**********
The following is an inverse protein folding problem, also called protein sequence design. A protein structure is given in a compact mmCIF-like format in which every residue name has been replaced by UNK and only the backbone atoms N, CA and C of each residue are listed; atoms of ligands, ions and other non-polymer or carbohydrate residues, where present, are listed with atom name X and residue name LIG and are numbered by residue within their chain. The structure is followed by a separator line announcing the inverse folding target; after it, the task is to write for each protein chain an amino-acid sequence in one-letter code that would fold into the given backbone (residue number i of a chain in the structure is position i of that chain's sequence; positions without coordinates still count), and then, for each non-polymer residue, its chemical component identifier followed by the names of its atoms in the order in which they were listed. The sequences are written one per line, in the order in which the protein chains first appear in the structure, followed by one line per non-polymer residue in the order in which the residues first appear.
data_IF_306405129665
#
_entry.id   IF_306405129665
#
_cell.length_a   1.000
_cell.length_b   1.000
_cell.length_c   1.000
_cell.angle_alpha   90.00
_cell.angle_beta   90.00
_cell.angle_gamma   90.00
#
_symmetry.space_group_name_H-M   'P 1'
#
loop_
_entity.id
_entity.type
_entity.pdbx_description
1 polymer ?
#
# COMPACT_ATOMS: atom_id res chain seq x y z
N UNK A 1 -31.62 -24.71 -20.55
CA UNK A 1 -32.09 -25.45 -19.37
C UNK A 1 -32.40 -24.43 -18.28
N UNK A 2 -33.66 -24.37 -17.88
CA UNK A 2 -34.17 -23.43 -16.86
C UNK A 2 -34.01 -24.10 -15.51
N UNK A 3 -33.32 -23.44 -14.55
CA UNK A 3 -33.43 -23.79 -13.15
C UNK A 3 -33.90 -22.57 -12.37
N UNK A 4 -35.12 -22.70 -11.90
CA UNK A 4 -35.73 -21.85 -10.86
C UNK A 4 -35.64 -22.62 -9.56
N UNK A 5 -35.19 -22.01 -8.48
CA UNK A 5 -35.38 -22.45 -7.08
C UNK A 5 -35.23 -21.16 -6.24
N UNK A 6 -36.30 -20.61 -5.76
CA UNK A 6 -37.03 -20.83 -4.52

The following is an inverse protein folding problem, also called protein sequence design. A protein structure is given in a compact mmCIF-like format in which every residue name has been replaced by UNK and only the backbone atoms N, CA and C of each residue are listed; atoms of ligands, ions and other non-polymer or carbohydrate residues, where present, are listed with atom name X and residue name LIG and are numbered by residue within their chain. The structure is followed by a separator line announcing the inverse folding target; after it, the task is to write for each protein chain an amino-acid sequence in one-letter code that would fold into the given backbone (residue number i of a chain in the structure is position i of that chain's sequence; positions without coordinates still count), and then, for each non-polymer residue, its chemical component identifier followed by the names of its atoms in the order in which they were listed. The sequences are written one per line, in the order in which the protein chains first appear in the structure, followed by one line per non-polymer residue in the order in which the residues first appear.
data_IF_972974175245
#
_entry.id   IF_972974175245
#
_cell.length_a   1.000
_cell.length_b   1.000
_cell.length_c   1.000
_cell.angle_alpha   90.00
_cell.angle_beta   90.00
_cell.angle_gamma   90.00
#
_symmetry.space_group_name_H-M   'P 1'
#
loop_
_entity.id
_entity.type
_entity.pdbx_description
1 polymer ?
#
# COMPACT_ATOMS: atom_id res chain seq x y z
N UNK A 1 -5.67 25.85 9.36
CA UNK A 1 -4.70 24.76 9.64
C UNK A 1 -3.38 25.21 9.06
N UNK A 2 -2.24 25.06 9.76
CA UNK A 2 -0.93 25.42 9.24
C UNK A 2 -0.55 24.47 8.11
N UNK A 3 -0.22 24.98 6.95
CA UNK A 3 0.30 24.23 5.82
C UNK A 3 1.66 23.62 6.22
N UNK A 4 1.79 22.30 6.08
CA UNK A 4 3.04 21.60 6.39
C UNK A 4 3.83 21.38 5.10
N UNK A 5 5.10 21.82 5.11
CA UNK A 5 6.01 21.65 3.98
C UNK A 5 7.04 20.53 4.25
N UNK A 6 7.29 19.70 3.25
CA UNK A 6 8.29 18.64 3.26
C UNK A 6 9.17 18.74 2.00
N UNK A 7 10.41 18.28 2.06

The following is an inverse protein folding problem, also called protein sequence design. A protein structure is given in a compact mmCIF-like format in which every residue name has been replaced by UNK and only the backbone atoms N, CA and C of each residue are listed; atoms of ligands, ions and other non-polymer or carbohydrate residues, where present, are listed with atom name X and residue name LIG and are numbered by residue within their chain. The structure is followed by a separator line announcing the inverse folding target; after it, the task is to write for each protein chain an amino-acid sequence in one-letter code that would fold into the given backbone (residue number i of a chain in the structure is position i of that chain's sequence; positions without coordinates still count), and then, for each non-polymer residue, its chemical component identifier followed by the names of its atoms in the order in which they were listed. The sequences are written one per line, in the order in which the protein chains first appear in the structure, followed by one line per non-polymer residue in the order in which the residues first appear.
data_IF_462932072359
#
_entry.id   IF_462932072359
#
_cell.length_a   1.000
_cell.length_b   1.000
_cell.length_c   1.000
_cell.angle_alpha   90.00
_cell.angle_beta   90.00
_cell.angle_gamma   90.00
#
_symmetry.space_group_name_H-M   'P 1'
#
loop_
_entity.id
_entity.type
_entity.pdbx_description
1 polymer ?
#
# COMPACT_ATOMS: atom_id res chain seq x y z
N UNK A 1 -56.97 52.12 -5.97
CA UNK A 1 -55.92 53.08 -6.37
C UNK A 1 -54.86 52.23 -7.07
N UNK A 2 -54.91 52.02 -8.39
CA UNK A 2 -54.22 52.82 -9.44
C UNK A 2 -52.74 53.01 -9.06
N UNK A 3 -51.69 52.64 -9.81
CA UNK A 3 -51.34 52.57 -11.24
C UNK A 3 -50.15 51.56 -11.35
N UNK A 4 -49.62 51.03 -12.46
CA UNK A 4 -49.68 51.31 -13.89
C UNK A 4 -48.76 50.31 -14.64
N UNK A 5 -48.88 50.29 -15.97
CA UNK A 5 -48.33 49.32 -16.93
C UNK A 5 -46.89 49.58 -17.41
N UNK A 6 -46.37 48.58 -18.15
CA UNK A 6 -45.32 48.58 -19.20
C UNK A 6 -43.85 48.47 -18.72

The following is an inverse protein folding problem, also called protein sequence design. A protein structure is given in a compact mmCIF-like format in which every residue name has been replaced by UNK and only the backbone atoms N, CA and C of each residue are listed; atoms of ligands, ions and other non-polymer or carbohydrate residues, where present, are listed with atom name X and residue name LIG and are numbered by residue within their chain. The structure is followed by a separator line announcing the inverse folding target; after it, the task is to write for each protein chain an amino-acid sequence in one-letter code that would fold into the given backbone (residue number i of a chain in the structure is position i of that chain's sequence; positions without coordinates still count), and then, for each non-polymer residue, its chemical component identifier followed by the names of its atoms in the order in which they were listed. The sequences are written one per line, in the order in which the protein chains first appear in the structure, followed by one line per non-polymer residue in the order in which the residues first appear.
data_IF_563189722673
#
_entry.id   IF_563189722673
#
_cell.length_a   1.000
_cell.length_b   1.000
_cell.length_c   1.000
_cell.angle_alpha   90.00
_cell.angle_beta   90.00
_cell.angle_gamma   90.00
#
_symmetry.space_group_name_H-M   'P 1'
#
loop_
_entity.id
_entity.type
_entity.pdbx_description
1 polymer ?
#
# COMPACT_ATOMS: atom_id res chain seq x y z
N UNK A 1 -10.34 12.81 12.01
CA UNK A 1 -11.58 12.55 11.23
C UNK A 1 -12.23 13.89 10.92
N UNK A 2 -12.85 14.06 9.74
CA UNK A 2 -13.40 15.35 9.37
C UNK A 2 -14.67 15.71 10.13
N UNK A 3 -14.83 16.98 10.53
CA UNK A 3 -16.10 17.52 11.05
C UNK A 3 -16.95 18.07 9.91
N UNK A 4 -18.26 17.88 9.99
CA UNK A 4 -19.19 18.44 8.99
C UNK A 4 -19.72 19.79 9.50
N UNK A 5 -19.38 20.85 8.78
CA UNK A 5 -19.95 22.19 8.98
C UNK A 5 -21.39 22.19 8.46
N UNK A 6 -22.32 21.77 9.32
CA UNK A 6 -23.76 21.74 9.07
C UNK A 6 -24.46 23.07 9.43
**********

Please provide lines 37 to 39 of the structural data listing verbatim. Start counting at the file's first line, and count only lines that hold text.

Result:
N UNK A 6 -36.30 -20.61 -5.76
CA UNK A 6 -37.03 -20.83 -4.52

The following is an inverse protein folding problem, also called protein sequence design. A protein structure is given in a compact mmCIF-like format in which every residue name has been replaced by UNK and only the backbone atoms N, CA and C of each residue are listed; atoms of ligands, ions and other non-polymer or carbohydrate residues, where present, are listed with atom name X and residue name LIG and are numbered by residue within their chain. The structure is followed by a separator line announcing the inverse folding target; after it, the task is to write for each protein chain an amino-acid sequence in one-letter code that would fold into the given backbone (residue number i of a chain in the structure is position i of that chain's sequence; positions without coordinates still count), and then, for each non-polymer residue, its chemical component identifier followed by the names of its atoms in the order in which they were listed. The sequences are written one per line, in the order in which the protein chains first appear in the structure, followed by one line per non-polymer residue in the order in which the residues first appear.